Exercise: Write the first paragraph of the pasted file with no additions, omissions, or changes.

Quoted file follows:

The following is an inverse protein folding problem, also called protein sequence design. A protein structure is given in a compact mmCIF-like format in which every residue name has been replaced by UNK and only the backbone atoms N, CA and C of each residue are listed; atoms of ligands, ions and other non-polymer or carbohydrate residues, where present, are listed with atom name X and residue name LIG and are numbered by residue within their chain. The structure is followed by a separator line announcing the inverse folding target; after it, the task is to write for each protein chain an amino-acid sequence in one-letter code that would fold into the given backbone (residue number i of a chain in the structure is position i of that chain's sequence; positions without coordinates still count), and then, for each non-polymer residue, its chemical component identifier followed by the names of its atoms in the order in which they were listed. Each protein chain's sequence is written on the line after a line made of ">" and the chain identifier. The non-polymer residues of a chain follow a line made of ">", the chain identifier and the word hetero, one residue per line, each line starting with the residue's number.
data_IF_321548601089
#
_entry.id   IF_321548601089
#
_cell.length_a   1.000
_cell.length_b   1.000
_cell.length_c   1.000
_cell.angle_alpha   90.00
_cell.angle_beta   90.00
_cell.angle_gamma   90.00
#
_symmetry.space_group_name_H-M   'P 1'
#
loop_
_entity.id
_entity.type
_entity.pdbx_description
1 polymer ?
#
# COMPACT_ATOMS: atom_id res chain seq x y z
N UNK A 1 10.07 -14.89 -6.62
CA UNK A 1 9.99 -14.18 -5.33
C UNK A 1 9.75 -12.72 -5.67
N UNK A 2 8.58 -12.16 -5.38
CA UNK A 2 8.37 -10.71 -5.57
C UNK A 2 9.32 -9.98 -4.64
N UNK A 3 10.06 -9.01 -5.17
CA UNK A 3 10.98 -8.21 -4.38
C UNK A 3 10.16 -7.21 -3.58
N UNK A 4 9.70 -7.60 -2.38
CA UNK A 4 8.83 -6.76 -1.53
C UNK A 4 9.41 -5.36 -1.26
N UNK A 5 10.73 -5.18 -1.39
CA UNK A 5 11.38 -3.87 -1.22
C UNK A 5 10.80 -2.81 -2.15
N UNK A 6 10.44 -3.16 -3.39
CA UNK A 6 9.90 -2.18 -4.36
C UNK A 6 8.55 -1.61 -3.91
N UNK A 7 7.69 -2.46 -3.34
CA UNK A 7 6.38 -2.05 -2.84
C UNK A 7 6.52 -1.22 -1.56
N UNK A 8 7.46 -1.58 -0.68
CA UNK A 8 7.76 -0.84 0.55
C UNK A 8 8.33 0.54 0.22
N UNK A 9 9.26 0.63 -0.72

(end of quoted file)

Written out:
The following is an inverse protein folding problem, also called protein sequence design. A protein structure is given in a compact mmCIF-like format in which every residue name has been replaced by UNK and only the backbone atoms N, CA and C of each residue are listed; atoms of ligands, ions and other non-polymer or carbohydrate residues, where present, are listed with atom name X and residue name LIG and are numbered by residue within their chain. The structure is followed by a separator line announcing the inverse folding target; after it, the task is to write for each protein chain an amino-acid sequence in one-letter code that would fold into the given backbone (residue number i of a chain in the structure is position i of that chain's sequence; positions without coordinates still count), and then, for each non-polymer residue, its chemical component identifier followed by the names of its atoms in the order in which they were listed. Each protein chain's sequence is written on the line after a line made of ">" and the chain identifier. The non-polymer residues of a chain follow a line made of ">", the chain identifier and the word hetero, one residue per line, each line starting with the residue's number.